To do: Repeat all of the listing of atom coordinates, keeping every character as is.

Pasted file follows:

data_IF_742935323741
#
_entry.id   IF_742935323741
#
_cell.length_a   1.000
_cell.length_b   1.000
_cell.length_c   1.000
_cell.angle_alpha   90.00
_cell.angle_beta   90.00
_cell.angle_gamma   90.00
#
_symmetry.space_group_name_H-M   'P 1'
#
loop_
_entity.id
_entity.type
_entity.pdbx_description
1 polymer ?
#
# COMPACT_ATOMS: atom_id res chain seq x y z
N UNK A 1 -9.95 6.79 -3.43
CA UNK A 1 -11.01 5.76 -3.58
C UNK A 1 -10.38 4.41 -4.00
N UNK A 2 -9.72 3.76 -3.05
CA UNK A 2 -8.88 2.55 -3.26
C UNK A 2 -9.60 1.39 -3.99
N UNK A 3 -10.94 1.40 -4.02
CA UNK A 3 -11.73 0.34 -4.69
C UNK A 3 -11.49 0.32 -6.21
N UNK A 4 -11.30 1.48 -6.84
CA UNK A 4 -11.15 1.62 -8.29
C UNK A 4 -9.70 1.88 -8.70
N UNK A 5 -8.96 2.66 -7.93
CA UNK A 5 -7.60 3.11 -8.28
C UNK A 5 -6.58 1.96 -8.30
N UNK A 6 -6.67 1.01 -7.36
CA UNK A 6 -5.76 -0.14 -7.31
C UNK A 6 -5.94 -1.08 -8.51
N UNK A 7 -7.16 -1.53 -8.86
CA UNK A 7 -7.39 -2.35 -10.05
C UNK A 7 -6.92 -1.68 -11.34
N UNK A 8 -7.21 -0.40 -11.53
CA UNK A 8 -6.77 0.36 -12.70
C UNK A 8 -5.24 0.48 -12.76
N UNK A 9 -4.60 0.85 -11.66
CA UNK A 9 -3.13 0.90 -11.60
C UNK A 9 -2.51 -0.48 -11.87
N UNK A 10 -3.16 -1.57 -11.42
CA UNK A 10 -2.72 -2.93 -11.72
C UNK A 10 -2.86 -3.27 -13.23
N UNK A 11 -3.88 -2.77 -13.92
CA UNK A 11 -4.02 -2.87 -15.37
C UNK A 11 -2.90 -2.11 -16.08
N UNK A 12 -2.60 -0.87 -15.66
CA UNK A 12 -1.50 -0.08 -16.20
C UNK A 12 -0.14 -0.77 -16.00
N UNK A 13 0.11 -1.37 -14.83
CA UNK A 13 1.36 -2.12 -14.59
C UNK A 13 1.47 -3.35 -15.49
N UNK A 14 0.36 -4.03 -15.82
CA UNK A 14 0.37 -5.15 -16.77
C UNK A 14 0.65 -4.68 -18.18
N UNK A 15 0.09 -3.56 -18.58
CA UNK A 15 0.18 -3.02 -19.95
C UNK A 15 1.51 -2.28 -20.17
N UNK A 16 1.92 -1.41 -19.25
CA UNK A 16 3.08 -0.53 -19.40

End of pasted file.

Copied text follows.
data_IF_742935323741
#
_entry.id   IF_742935323741
#
_cell.length_a   1.000
_cell.length_b   1.000
_cell.length_c   1.000
_cell.angle_alpha   90.00
_cell.angle_beta   90.00
_cell.angle_gamma   90.00
#
_symmetry.space_group_name_H-M   'P 1'
#
loop_
_entity.id
_entity.type
_entity.pdbx_description
1 polymer ?
#
# COMPACT_ATOMS: atom_id res chain seq x y z
N UNK A 1 -9.95 6.79 -3.43
CA UNK A 1 -11.01 5.76 -3.58
C UNK A 1 -10.38 4.41 -4.00
N UNK A 2 -9.72 3.76 -3.05
CA UNK A 2 -8.88 2.55 -3.26
C UNK A 2 -9.60 1.39 -3.99
N UNK A 3 -10.94 1.40 -4.02
CA UNK A 3 -11.73 0.34 -4.69
C UNK A 3 -11.49 0.32 -6.21
N UNK A 4 -11.30 1.48 -6.84
CA UNK A 4 -11.15 1.62 -8.29
C UNK A 4 -9.70 1.88 -8.70
N UNK A 5 -8.96 2.66 -7.93
CA UNK A 5 -7.60 3.11 -8.28
C UNK A 5 -6.58 1.96 -8.30
N UNK A 6 -6.67 1.01 -7.36
CA UNK A 6 -5.76 -0.14 -7.31
C UNK A 6 -5.94 -1.08 -8.51
N UNK A 7 -7.16 -1.53 -8.86
CA UNK A 7 -7.39 -2.35 -10.05
C UNK A 7 -6.92 -1.68 -11.34
N UNK A 8 -7.21 -0.40 -11.53
CA UNK A 8 -6.77 0.36 -12.70
C UNK A 8 -5.24 0.48 -12.76
N UNK A 9 -4.60 0.85 -11.66
CA UNK A 9 -3.13 0.90 -11.60
C UNK A 9 -2.51 -0.48 -11.87
N UNK A 10 -3.16 -1.57 -11.42
CA UNK A 10 -2.72 -2.93 -11.72
C UNK A 10 -2.86 -3.27 -13.23
N UNK A 11 -3.88 -2.77 -13.92
CA UNK A 11 -4.02 -2.87 -15.37
C UNK A 11 -2.90 -2.11 -16.08
N UNK A 12 -2.60 -0.87 -15.66
CA UNK A 12 -1.50 -0.08 -16.20
C UNK A 12 -0.14 -0.77 -16.00
N UNK A 13 0.11 -1.37 -14.83
CA UNK A 13 1.36 -2.12 -14.59
C UNK A 13 1.47 -3.35 -15.49
N UNK A 14 0.36 -4.03 -15.82
CA UNK A 14 0.37 -5.15 -16.77
C UNK A 14 0.65 -4.68 -18.18
N UNK A 15 0.09 -3.56 -18.58
CA UNK A 15 0.18 -3.02 -19.95
C UNK A 15 1.51 -2.28 -20.17
N UNK A 16 1.92 -1.41 -19.25
CA UNK A 16 3.08 -0.53 -19.40